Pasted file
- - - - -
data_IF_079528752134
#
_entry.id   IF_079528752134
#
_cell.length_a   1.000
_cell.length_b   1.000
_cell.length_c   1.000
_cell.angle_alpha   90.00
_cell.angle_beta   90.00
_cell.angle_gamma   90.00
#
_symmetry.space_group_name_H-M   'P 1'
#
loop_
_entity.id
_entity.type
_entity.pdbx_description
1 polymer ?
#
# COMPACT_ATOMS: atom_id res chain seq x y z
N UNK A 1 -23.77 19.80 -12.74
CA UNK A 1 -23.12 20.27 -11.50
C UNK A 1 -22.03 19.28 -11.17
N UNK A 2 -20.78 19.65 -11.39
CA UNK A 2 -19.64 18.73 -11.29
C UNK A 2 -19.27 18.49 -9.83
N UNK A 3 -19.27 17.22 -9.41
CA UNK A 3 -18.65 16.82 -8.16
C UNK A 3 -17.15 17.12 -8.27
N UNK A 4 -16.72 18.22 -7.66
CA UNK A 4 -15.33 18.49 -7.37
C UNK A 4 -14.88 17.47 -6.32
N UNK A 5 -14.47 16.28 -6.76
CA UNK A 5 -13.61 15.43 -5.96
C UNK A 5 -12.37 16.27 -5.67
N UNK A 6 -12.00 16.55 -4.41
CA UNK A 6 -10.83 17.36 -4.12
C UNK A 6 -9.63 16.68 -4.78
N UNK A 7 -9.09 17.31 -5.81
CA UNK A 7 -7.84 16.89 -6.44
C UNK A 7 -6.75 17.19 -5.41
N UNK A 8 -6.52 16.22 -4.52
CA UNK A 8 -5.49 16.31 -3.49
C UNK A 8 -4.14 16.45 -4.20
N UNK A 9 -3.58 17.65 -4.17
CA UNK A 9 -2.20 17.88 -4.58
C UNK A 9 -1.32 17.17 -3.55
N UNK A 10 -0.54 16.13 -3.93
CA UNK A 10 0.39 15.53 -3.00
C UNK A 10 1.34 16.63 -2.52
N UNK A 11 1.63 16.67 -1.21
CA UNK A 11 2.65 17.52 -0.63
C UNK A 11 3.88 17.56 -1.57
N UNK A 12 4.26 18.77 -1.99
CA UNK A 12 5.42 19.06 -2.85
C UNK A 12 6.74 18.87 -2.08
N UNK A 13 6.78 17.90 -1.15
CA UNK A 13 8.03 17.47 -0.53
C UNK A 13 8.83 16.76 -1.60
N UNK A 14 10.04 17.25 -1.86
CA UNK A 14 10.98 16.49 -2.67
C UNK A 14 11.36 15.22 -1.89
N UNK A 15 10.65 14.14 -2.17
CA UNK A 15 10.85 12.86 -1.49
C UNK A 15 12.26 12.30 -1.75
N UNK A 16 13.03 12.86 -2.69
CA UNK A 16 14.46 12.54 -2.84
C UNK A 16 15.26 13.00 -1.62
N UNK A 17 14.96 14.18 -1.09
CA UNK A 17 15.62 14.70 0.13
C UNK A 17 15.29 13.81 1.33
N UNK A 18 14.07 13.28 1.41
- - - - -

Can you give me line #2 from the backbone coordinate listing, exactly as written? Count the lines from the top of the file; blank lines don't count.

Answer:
#